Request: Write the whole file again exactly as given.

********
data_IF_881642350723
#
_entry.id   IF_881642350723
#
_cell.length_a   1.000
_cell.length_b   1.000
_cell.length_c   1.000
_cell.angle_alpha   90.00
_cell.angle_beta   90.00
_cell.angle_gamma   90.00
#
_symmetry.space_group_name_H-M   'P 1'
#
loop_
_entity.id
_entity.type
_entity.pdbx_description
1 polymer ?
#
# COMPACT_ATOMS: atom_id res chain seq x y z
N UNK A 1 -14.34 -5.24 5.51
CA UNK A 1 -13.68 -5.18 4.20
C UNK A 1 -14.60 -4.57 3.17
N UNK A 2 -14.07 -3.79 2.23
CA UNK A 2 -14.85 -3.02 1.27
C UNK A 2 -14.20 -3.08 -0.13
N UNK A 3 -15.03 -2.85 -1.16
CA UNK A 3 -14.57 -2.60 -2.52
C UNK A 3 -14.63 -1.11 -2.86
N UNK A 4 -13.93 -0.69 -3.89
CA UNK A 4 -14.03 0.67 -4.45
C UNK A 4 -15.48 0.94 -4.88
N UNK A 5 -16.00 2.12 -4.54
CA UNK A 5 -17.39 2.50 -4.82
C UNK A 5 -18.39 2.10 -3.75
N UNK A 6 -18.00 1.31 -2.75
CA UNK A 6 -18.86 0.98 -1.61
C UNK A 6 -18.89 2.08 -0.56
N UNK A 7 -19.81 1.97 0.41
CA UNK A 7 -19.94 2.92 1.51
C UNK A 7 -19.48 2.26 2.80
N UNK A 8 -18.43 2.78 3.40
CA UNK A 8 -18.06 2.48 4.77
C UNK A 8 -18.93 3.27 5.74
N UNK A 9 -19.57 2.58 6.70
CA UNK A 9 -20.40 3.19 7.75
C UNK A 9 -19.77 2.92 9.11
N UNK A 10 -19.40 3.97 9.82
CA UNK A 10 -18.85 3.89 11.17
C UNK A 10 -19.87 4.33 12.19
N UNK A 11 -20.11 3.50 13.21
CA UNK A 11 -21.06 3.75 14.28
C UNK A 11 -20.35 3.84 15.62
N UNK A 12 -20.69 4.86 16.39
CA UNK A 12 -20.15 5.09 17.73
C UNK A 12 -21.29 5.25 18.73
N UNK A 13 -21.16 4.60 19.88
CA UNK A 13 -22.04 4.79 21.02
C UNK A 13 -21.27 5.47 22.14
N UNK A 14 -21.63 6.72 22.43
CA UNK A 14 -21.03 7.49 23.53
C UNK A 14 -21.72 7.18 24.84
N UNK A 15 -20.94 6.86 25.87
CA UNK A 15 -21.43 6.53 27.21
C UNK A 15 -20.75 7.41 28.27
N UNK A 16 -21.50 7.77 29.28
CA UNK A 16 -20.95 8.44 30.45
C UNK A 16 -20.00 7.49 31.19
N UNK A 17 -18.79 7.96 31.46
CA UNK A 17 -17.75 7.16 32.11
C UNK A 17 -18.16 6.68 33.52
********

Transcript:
data_IF_881642350723
#
_entry.id   IF_881642350723
#
_cell.length_a   1.000
_cell.length_b   1.000
_cell.length_c   1.000
_cell.angle_alpha   90.00
_cell.angle_beta   90.00
_cell.angle_gamma   90.00
#
_symmetry.space_group_name_H-M   'P 1'
#
loop_
_entity.id
_entity.type
_entity.pdbx_description
1 polymer ?
#
# COMPACT_ATOMS: atom_id res chain seq x y z
N UNK A 1 -14.34 -5.24 5.51
CA UNK A 1 -13.68 -5.18 4.20
C UNK A 1 -14.60 -4.57 3.17
N UNK A 2 -14.07 -3.79 2.23
CA UNK A 2 -14.85 -3.02 1.27
C UNK A 2 -14.20 -3.08 -0.13
N UNK A 3 -15.03 -2.85 -1.16
CA UNK A 3 -14.57 -2.60 -2.52
C UNK A 3 -14.63 -1.11 -2.86
N UNK A 4 -13.93 -0.69 -3.89
CA UNK A 4 -14.03 0.67 -4.45
C UNK A 4 -15.48 0.94 -4.88
N UNK A 5 -16.00 2.12 -4.54
CA UNK A 5 -17.39 2.50 -4.82
C UNK A 5 -18.39 2.10 -3.75
N UNK A 6 -18.00 1.31 -2.75
CA UNK A 6 -18.86 0.98 -1.61
C UNK A 6 -18.89 2.08 -0.56
N UNK A 7 -19.81 1.97 0.41
CA UNK A 7 -19.94 2.92 1.51
C UNK A 7 -19.48 2.26 2.80
N UNK A 8 -18.43 2.78 3.40
CA UNK A 8 -18.06 2.48 4.77
C UNK A 8 -18.93 3.27 5.74
N UNK A 9 -19.57 2.58 6.70
CA UNK A 9 -20.40 3.19 7.75
C UNK A 9 -19.77 2.92 9.11
N UNK A 10 -19.40 3.97 9.82
CA UNK A 10 -18.85 3.89 11.17
C UNK A 10 -19.87 4.33 12.19
N UNK A 11 -20.11 3.50 13.21
CA UNK A 11 -21.06 3.75 14.28
C UNK A 11 -20.35 3.84 15.62
N UNK A 12 -20.69 4.86 16.39
CA UNK A 12 -20.15 5.09 17.73
C UNK A 12 -21.29 5.25 18.73
N UNK A 13 -21.16 4.60 19.88
CA UNK A 13 -22.04 4.79 21.02
C UNK A 13 -21.27 5.47 22.14
N UNK A 14 -21.63 6.72 22.43
CA UNK A 14 -21.03 7.49 23.53
C UNK A 14 -21.72 7.18 24.84
N UNK A 15 -20.94 6.86 25.87
CA UNK A 15 -21.43 6.53 27.21
C UNK A 15 -20.75 7.41 28.27
N UNK A 16 -21.50 7.77 29.28
CA UNK A 16 -20.95 8.44 30.45
C UNK A 16 -20.00 7.49 31.19
N UNK A 17 -18.79 7.96 31.46
CA UNK A 17 -17.75 7.16 32.11
C UNK A 17 -18.16 6.68 33.52